DEA trains local, state officers to get more drugs off the streets

DEA trains local, state officers to get more drugs off the streets

BILOXI, MS (WLOX) - The Drug Enforcement Administration is seeing a huge spike in violence related to drugs in Mississippi and across the country, making the agency's mission even more important than ever.

For the first time in Mississippi, the DEA hosted a two week class for state and local law enforcement officers.

"DEA, as opposed to a lot of other federal agencies, has one mission, and that's drug enforcement," Special Agent in Charge Keith Brown said. "What we have is we have been in this business for about 50 years, so we have a lot of institutional knowledge that's built up over the years. What we want to do is share that knowledge."

Brown said there's a wide variety of drugs being abused in South Mississippi. The most popular ones are prescription drugs, heroin, cocaine, methamphetamine and marijuana. The more trained officers there are working to get these drugs off the street, the safer the community will be.

"We are trying to do more training, more education, just learn more about it," Harrison County Sheriff's Office Lt. Brandon Hendry said. "Learn what the laws are and how we can enforce those to better benefit our community."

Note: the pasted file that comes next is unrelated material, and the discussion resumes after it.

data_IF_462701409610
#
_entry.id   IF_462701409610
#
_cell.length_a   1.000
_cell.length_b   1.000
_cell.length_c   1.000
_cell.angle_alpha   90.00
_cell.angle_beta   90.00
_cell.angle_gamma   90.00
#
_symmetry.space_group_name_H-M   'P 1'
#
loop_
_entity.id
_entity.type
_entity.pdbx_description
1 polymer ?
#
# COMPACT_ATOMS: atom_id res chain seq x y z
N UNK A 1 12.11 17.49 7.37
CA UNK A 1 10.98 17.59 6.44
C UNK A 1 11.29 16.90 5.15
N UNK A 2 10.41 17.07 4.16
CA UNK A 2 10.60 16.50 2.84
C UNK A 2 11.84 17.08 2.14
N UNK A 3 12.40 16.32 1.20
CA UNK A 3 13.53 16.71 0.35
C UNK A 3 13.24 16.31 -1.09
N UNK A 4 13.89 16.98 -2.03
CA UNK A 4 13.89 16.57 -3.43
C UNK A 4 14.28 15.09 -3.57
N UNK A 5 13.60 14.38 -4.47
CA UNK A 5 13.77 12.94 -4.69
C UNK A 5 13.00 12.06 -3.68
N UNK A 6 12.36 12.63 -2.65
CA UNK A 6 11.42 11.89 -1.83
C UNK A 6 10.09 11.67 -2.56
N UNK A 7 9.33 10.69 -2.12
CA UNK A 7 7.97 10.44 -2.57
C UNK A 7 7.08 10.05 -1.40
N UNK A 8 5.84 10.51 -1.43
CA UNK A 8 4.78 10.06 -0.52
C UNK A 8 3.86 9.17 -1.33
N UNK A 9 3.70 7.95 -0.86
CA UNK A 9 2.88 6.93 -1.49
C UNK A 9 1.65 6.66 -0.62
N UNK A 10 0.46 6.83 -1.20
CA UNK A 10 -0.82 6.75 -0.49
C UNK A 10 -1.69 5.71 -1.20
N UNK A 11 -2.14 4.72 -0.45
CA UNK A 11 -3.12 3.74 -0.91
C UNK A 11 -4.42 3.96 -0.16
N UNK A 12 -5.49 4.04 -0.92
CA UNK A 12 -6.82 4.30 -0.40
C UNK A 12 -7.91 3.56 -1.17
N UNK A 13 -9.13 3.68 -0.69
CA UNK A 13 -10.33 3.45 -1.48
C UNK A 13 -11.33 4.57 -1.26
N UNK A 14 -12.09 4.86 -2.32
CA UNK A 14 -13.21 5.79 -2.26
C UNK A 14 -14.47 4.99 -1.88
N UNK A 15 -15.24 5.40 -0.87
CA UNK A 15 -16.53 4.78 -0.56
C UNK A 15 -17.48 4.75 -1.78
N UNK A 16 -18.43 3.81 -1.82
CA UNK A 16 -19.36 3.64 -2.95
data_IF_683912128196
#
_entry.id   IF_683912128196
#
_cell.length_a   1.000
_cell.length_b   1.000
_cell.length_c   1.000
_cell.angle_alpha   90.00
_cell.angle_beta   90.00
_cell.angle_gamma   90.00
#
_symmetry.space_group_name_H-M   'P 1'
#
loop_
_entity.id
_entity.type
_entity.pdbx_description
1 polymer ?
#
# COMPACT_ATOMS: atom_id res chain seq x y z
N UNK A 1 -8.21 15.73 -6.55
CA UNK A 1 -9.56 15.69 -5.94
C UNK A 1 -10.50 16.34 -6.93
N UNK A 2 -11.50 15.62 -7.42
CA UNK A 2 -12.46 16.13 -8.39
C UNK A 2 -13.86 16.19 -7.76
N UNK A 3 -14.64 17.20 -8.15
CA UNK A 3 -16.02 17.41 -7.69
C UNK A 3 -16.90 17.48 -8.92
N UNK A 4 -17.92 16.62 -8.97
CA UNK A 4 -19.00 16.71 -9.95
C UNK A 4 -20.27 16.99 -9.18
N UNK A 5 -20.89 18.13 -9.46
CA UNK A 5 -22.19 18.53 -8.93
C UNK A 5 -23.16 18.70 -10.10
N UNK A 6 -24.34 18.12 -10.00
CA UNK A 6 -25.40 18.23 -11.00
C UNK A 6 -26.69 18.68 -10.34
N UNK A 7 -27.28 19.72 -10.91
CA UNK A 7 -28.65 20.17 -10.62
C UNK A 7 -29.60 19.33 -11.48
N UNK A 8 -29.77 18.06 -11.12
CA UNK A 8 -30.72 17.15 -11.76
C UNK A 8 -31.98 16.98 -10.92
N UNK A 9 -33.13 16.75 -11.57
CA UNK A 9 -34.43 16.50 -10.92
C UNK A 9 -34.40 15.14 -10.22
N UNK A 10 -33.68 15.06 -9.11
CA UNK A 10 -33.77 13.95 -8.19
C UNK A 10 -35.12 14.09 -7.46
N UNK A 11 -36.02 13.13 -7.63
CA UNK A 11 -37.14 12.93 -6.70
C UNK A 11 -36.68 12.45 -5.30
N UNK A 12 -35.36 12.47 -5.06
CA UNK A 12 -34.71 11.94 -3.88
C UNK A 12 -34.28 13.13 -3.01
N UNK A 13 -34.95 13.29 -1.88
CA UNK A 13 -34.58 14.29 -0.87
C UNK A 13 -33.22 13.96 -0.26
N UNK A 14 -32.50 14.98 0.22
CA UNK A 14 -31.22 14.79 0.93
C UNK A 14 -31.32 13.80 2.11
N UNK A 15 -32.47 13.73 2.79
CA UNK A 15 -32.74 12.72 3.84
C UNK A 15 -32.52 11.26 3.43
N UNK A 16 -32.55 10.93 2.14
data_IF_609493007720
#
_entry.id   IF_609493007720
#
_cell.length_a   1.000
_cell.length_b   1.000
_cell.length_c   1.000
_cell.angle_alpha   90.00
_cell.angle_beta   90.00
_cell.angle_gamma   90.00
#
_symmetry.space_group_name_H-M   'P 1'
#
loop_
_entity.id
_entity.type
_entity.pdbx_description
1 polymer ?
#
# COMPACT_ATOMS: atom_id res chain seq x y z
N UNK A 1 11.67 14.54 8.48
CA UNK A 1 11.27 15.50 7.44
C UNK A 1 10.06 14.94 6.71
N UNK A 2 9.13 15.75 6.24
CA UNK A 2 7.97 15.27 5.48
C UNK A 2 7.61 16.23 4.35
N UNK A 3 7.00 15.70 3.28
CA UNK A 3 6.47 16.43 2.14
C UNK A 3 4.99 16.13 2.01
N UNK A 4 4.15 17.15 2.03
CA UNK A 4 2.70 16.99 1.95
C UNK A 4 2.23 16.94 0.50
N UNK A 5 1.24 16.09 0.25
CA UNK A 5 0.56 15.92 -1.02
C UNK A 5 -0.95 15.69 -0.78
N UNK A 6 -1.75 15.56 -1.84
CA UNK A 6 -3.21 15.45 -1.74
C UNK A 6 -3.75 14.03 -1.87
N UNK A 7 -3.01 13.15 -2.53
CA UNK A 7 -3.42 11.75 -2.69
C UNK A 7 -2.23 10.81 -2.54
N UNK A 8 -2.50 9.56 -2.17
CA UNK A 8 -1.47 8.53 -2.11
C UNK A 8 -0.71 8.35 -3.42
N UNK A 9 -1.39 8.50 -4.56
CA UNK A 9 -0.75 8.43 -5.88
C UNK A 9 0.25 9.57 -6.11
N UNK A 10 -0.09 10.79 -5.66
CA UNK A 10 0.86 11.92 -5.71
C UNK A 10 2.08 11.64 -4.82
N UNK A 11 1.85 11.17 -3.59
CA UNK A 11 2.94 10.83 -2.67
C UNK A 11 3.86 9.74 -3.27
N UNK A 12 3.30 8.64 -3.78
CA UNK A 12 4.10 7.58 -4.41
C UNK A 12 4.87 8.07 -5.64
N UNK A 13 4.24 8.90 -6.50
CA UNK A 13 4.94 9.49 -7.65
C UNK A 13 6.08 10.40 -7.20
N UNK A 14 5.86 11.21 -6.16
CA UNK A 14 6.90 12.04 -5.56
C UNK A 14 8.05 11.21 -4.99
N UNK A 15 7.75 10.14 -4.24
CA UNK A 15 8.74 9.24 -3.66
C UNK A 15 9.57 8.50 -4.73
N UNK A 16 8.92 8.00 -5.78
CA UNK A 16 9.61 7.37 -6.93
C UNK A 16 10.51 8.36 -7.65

"I've gained a lot of knowledge in different types of narcotics and the way they are manufactured, produced and transported," Hattiesburg police Officer Jak Varnado said.

During the training, officers also learned how to test drugs without having to send them to a lab. They also received tactical medic training to be able to render aid during high stress situations, which greatly increase the chance of survival if someone is critically injured.

"I hope they become better police officers. I hope they become better men. I hope they go out there and make a difference in their communities. I hope that a little bit we've made them better at what they have chosen to do with their lives," said Brown.

Brown said with help from residents, they can be even more successful in the war on drugs.

"What we find is most people have an idea of who the drug dealers in their neighborhoods are," Brown said. "We might not know it, but if you tell us, then maybe we can do something about it. The other thing is to be strong. A lot of messages out there that drugs aren't bad, marijuana's not bad, oh this is ok. It's not ok. Call Crime Stoppers. Call local police departments. Call DEA. Let us know. If you don't want your kids to go down that path, help us take the people who put them on that path away."

Fifty five officers from throughout Mississippi and from Alabama completed the drug course.

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